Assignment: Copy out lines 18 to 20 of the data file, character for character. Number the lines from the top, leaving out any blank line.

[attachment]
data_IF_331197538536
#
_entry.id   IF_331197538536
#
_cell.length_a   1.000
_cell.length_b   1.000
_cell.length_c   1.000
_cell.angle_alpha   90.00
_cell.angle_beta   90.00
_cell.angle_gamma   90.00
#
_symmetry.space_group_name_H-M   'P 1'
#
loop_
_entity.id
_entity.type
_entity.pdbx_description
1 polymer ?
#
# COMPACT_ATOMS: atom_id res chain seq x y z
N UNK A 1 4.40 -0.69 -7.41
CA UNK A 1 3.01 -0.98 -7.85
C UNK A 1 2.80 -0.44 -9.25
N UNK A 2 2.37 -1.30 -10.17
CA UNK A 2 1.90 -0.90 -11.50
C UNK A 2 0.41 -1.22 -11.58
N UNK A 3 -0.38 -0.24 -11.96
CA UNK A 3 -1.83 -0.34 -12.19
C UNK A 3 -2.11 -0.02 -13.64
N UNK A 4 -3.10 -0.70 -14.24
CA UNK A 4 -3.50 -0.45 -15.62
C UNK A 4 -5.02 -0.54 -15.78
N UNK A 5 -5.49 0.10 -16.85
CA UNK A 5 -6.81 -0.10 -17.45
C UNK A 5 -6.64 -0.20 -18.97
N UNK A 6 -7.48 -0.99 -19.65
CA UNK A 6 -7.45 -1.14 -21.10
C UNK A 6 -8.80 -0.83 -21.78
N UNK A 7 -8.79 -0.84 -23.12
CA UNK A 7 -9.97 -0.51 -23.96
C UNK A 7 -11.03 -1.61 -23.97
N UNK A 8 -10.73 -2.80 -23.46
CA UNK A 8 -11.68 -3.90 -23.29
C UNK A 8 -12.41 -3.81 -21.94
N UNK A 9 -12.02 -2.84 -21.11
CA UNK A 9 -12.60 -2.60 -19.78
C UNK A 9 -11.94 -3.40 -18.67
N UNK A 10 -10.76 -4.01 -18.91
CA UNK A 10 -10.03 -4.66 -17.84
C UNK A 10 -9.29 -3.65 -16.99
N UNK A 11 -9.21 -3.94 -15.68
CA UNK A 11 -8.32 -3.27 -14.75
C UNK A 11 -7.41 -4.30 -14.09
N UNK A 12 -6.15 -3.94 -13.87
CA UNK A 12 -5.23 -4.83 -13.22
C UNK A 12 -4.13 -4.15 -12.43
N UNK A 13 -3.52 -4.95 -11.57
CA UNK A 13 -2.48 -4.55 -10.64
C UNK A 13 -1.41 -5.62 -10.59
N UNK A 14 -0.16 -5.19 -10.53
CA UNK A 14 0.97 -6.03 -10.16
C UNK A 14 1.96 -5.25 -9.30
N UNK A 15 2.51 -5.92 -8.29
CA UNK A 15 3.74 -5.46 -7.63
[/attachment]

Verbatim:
1 polymer ?
#
# COMPACT_ATOMS: atom_id res chain seq x y z